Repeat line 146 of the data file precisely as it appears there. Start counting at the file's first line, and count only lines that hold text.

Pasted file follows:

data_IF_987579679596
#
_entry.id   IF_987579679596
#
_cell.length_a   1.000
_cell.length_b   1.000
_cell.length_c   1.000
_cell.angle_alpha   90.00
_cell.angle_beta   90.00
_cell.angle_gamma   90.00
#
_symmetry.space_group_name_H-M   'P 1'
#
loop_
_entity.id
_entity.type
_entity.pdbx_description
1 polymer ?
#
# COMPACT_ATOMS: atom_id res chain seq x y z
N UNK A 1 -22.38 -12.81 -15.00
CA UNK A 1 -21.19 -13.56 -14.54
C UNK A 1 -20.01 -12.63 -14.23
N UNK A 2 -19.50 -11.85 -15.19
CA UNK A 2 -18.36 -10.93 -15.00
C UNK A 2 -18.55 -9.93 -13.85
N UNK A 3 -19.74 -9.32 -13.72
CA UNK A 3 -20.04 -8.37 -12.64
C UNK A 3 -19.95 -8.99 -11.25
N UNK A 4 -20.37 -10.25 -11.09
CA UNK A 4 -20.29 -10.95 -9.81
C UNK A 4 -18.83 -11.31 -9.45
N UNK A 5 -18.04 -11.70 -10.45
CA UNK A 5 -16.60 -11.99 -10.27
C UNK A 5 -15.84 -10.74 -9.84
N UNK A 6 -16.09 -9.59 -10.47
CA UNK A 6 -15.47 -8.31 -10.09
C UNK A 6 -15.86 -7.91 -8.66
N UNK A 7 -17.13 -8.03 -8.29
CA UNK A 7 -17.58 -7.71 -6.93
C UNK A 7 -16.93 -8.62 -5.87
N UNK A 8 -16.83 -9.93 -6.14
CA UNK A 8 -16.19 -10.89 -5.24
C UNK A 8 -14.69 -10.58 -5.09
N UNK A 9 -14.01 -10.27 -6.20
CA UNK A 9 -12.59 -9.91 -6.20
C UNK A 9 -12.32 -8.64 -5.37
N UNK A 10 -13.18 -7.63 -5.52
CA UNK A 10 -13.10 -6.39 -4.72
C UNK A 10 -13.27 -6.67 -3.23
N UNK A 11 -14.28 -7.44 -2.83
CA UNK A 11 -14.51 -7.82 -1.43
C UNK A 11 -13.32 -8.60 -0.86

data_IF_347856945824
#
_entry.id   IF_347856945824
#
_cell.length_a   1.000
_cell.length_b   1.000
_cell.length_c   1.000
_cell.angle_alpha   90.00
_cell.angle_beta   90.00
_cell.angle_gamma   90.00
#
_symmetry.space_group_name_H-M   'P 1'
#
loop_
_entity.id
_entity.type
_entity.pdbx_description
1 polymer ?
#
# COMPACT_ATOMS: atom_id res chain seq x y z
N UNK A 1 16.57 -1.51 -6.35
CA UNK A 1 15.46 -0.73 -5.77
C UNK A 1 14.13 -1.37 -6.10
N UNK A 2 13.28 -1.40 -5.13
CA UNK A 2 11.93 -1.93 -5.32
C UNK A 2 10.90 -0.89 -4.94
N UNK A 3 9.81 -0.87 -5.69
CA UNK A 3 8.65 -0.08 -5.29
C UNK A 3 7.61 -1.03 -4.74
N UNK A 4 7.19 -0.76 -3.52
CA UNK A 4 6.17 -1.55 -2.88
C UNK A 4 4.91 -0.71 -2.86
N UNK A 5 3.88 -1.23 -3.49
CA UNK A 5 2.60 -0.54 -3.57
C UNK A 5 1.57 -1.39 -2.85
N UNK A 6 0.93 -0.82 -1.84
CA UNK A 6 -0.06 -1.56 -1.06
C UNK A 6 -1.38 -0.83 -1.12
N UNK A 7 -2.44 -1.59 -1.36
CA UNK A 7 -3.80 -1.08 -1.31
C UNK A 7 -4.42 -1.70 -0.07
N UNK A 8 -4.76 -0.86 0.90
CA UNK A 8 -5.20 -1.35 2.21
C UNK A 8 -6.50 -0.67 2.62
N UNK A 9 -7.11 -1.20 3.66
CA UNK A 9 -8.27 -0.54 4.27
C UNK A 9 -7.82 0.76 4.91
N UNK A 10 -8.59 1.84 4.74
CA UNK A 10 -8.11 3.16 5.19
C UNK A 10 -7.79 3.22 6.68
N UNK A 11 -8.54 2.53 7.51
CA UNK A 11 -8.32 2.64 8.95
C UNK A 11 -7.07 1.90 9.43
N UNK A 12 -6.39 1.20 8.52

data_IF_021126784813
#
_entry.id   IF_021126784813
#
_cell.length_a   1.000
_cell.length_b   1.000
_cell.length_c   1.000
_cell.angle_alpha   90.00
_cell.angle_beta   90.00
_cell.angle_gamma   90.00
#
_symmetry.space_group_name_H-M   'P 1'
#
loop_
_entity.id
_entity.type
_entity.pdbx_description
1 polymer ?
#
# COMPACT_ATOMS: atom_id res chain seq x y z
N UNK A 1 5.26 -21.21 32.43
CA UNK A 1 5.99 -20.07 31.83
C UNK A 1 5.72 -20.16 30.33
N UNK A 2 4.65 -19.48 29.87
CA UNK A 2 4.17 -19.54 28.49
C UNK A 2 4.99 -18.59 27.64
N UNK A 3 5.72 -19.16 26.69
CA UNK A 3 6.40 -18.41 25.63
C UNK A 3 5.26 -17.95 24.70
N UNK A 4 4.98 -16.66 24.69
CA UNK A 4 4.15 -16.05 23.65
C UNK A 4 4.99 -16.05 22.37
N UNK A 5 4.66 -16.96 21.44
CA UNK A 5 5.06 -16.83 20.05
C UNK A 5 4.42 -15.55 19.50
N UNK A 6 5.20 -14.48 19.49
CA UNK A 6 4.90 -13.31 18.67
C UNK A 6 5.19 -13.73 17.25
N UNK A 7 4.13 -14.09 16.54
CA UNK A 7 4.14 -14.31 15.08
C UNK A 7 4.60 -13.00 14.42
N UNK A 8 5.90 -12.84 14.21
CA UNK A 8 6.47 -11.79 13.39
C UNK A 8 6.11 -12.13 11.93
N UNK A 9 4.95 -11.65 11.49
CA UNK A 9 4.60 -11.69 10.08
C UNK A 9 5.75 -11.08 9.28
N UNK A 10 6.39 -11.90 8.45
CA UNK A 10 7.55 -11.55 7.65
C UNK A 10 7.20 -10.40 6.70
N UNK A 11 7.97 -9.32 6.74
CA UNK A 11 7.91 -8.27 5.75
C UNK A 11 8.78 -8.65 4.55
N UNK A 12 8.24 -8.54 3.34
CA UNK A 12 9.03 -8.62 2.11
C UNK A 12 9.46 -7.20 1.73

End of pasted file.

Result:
N UNK A 7 4.13 -14.09 16.54